Before You Hit Send (Always On)
Learn to be a better writer and editor from a publishing professional.
Harness the power of an experienced editor's knowledge on writing and craft, in order to become your own best self-editor and a helpful critique partner!*
In this work-at-your-own-pace workshop, written lessons are presented over 30 days in a clear, entertaining and easy-to-understand way. Video explanations and audio clips enhance individual lessons and learning.
- Why we shouldn’t put too much emphasis on writing “rules”
- Not-too-boring grammar and punctuation basics
- How to get to showing instead of telling but…
- No, not all telling, adverbs, or passive voice are bad. Learn why.
- A new way of looking at pacing that helps YOU see where you’ve gone wrong
What you’ll learn:
Concrete ideas, tips, tricks and lessons for polishing and self-editing your manuscript. Tips are delivered over a thirty-day time period in daily individual lessons along with examples and assignments to help you get the most out of your workshop experience. Workshop participants will develop a checklist of techniques, tips, information and processes for enhancing their self-editing skills and polishing future manuscripts, as well as learn how to make the new knowledge a habit while writing future books. Learn both the basics and advanced techniques of:
- Dialogue and dialogue tags
- Whether all forms of “to be” are really evil (the answer is no)
- Just what you’re doing to your life expectancy with your use of that exclamation point
- What is overwriting? How can you avoid it?
- Basic and advanced punctuation
- Passive voice vs active voice, how to tell the difference, and why you might want to use them both.
- Point of view
- Pacing, including an editing trick to help you “fix” pacing.
- What we mean by show not tell. And how to do that!
- Different types of editing and stages of editing.
- What to look for in an editorial relationship.
- What to look for and questions to ask when hiring a freelance editor.
- Formalizing and finalizing your manuscript before you hit send (or press publish).
- …much, much more.
- Over 30 lessons.
The course, updated and enhanced with new material and information each time it’s offered, will guide you from the basics of self-editing and grammar in a clear, conversational manner with examples, to more advanced topics such as show versus tell and passive voice. Through it all, the course instructor, Angela James, will be available for clarification and questions in order to help you on your way to a cleaned-up manuscript and understanding the basics of editing your manuscript. The course has been developed over the last decade, is continuously updated and refined, and has been given to over a thousand satisfied participants, both online and in person, including aspiring authors and authors who’ve written dozens of books, as well as editors and copy editors.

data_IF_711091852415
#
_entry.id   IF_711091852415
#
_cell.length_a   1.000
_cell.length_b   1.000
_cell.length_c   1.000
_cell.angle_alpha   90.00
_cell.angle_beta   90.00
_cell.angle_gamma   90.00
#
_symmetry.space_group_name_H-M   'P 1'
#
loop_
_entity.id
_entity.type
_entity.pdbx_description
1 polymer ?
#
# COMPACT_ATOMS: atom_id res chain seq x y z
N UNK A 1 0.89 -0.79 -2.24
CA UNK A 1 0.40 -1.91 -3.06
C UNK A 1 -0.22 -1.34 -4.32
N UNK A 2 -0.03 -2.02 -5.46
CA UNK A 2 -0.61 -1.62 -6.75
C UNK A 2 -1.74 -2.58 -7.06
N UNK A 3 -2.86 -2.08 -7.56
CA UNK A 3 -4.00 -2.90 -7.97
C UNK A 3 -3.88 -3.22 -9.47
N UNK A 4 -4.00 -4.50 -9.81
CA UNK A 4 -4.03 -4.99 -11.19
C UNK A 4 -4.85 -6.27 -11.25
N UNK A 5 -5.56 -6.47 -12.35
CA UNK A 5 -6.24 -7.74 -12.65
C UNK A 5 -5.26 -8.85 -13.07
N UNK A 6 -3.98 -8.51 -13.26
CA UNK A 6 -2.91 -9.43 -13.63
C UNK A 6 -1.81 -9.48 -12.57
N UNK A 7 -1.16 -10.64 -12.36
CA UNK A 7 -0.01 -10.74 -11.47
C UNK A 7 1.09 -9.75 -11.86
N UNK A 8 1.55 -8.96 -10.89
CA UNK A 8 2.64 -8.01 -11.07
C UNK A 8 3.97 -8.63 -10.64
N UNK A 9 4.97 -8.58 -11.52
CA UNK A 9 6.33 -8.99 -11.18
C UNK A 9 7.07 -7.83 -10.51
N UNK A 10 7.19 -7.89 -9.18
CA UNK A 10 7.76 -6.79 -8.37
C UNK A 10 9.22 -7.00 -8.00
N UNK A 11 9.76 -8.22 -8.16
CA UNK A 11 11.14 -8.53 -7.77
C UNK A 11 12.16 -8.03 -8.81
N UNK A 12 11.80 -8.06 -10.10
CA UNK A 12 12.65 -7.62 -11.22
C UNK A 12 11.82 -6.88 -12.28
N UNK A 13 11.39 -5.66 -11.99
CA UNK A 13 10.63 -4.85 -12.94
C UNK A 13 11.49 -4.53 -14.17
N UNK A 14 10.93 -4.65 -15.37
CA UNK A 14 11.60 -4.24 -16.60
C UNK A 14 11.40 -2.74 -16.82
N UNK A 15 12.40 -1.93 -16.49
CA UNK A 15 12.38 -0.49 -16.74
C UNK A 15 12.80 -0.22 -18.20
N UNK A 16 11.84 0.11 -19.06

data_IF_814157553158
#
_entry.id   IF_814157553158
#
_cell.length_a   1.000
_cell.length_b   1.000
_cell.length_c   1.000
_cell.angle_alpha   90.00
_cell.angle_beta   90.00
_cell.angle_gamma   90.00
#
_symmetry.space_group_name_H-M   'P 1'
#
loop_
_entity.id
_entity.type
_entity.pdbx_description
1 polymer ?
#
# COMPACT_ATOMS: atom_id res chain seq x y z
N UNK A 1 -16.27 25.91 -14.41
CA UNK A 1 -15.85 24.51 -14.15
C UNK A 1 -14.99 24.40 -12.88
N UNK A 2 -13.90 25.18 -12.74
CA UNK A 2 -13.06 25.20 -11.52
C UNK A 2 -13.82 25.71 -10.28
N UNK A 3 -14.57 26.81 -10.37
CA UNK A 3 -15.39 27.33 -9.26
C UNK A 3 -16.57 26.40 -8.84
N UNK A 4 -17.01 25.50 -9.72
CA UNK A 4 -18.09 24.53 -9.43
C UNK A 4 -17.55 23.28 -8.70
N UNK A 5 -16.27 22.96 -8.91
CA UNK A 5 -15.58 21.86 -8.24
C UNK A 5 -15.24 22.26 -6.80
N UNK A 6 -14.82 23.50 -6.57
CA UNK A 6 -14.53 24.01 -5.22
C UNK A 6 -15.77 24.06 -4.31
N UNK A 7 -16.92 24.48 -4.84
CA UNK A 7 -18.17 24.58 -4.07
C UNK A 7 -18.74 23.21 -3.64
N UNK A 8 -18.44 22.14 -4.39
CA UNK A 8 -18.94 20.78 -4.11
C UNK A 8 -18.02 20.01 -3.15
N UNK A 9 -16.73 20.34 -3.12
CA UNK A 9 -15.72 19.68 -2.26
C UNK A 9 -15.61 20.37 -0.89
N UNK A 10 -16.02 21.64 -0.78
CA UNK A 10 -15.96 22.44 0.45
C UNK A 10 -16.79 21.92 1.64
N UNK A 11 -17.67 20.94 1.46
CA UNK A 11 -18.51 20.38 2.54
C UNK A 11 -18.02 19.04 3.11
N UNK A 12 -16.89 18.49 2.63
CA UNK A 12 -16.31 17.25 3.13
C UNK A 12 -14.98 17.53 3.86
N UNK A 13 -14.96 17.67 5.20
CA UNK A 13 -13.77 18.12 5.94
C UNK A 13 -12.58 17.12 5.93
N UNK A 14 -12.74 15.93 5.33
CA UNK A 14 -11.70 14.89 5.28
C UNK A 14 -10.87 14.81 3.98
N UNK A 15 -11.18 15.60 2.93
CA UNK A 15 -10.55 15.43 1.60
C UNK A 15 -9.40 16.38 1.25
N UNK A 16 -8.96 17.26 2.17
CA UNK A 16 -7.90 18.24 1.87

Who should attend?
- Aspiring authors
- Authors interested in polishing their craft
- Self-publishing authors
- Multi-published authors–you may be surprised by what there still is to learn!
- Freelance editors and copy editors looking to enhance their curriculum vitae.
- Anyone interested in learning to edit and copy edit.
This workshop takes place on a private forum, and the lessons are released on a daily basis. Participants work at their own pace and ask questions as they do the lessons, while Angela will read and respond. There is no regimented schedule for participants, so if you have other obligations, you can definitely work around it.
*Editors still required to make your book the best it can be. This course just gets you one step closer, it doesn't do away with the need for a great editor, copy editor, proofreader.
Join Angela James, a fifteen-year veteran of the editing profession, former copy editor, developmental editor of New York Times bestselling authors such as Shannon Stacey, Alexa Riley, Lauren Dane and Jaci Burton, and current editorial director of Harlequin’s Carina Press for an intensive self-editing and writing workshop. She shares some of the common pitfalls she’s seen during her decade of experience working as an editor with hundreds of authors and sorting through thousands of submissions, contest entries and manuscripts.